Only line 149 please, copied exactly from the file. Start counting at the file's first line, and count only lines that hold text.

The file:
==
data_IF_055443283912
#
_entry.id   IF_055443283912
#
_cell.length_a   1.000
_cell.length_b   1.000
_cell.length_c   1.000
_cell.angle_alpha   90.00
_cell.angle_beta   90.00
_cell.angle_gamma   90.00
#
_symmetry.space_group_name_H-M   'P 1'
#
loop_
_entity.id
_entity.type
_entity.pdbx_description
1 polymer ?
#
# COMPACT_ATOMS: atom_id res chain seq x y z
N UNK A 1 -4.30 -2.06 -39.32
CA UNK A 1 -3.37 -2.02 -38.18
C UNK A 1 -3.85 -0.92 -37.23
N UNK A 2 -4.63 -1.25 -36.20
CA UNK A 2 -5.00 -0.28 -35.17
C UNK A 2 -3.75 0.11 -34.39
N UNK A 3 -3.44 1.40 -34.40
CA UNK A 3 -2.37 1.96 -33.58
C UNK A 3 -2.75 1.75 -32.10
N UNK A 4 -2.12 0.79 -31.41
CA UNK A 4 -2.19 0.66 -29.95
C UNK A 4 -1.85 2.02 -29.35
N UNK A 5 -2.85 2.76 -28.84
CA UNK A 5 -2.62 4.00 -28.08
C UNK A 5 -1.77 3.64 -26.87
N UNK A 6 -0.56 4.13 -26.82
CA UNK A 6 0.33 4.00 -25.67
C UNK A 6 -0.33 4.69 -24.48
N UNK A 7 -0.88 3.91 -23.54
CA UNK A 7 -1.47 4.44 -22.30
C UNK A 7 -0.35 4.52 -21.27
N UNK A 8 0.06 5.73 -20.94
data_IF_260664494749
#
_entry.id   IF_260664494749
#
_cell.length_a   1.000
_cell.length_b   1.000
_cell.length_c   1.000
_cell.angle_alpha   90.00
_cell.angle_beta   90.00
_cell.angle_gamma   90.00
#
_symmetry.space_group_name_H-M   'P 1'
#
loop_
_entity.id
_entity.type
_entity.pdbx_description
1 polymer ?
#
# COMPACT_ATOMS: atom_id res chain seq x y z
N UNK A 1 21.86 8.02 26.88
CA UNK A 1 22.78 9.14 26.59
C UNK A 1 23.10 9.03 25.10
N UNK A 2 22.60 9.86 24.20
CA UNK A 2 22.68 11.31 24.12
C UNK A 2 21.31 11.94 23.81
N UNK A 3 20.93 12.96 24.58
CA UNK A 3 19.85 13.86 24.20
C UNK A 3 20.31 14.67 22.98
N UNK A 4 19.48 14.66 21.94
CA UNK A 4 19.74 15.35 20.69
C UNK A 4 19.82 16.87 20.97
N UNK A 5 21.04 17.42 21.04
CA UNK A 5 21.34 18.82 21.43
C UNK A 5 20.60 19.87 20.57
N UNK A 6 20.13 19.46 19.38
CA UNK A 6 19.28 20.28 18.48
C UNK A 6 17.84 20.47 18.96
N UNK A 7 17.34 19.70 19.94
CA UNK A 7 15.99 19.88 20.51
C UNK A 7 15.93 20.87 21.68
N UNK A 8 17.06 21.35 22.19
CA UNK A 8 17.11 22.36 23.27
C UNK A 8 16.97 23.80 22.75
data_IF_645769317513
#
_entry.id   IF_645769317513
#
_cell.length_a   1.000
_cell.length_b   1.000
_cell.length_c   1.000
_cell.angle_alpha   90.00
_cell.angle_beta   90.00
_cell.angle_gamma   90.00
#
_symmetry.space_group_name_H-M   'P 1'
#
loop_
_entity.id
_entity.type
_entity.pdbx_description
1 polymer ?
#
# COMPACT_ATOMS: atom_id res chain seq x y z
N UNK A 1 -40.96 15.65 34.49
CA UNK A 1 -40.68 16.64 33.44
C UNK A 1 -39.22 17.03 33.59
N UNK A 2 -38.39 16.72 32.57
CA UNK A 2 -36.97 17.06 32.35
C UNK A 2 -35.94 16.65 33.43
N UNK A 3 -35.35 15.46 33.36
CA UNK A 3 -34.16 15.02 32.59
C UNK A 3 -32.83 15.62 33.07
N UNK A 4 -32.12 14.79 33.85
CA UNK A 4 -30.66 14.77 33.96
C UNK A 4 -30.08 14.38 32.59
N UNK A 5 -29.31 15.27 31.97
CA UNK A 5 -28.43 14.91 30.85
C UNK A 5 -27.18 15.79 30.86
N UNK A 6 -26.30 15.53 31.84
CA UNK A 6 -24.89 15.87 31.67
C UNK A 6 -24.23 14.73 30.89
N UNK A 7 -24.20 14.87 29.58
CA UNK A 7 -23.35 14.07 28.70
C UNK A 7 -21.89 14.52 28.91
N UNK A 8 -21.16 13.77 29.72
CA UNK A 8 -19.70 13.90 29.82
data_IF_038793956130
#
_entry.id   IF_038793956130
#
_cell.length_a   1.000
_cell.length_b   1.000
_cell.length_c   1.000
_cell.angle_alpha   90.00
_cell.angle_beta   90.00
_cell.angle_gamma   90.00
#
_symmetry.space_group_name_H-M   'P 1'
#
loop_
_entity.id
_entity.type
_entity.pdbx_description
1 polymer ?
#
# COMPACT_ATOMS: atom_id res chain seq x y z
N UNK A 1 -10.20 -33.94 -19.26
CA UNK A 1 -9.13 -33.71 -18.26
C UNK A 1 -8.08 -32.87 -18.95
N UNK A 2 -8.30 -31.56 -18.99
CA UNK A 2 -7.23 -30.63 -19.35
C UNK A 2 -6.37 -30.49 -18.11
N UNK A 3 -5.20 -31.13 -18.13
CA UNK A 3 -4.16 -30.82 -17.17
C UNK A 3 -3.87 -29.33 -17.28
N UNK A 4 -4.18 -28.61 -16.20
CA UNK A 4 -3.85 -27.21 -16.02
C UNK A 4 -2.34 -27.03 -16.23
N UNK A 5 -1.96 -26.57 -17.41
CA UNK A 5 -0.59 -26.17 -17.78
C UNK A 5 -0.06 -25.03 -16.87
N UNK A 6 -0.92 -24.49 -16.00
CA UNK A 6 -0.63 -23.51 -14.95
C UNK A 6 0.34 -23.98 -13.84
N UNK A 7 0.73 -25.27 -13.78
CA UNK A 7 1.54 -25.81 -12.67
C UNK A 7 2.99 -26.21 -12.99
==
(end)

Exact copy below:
# COMPACT_ATOMS: atom_id res chain seq x y z